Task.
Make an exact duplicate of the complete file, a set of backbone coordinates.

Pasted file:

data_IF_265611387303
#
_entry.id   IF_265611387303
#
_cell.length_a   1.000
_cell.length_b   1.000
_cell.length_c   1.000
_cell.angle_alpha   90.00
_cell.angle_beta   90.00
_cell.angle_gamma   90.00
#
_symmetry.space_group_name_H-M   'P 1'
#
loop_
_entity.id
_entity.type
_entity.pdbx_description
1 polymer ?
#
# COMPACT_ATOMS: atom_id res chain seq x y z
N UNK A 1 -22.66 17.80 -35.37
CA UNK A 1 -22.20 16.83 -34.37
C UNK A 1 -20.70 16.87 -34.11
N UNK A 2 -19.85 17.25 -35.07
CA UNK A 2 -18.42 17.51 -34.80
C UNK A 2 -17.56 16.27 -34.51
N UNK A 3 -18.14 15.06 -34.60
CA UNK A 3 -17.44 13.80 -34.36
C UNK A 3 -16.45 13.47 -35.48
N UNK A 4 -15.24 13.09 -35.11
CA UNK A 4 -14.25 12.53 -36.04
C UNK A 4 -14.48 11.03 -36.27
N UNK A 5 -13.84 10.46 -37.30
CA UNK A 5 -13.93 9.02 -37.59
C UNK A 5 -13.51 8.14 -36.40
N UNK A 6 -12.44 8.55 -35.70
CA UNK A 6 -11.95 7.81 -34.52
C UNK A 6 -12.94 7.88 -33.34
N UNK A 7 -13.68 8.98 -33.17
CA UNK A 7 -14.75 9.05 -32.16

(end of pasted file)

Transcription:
data_IF_265611387303
#
_entry.id   IF_265611387303
#
_cell.length_a   1.000
_cell.length_b   1.000
_cell.length_c   1.000
_cell.angle_alpha   90.00
_cell.angle_beta   90.00
_cell.angle_gamma   90.00
#
_symmetry.space_group_name_H-M   'P 1'
#
loop_
_entity.id
_entity.type
_entity.pdbx_description
1 polymer ?
#
# COMPACT_ATOMS: atom_id res chain seq x y z
N UNK A 1 -22.66 17.80 -35.37
CA UNK A 1 -22.20 16.83 -34.37
C UNK A 1 -20.70 16.87 -34.11
N UNK A 2 -19.85 17.25 -35.07
CA UNK A 2 -18.42 17.51 -34.80
C UNK A 2 -17.56 16.27 -34.51
N UNK A 3 -18.14 15.06 -34.60
CA UNK A 3 -17.44 13.80 -34.36
C UNK A 3 -16.45 13.47 -35.48
N UNK A 4 -15.24 13.09 -35.11
CA UNK A 4 -14.25 12.53 -36.04
C UNK A 4 -14.48 11.03 -36.27
N UNK A 5 -13.84 10.46 -37.30
CA UNK A 5 -13.93 9.02 -37.59
C UNK A 5 -13.51 8.14 -36.40
N UNK A 6 -12.44 8.55 -35.70
CA UNK A 6 -11.95 7.81 -34.52
C UNK A 6 -12.94 7.88 -33.34
N UNK A 7 -13.68 8.98 -33.17
CA UNK A 7 -14.75 9.05 -32.16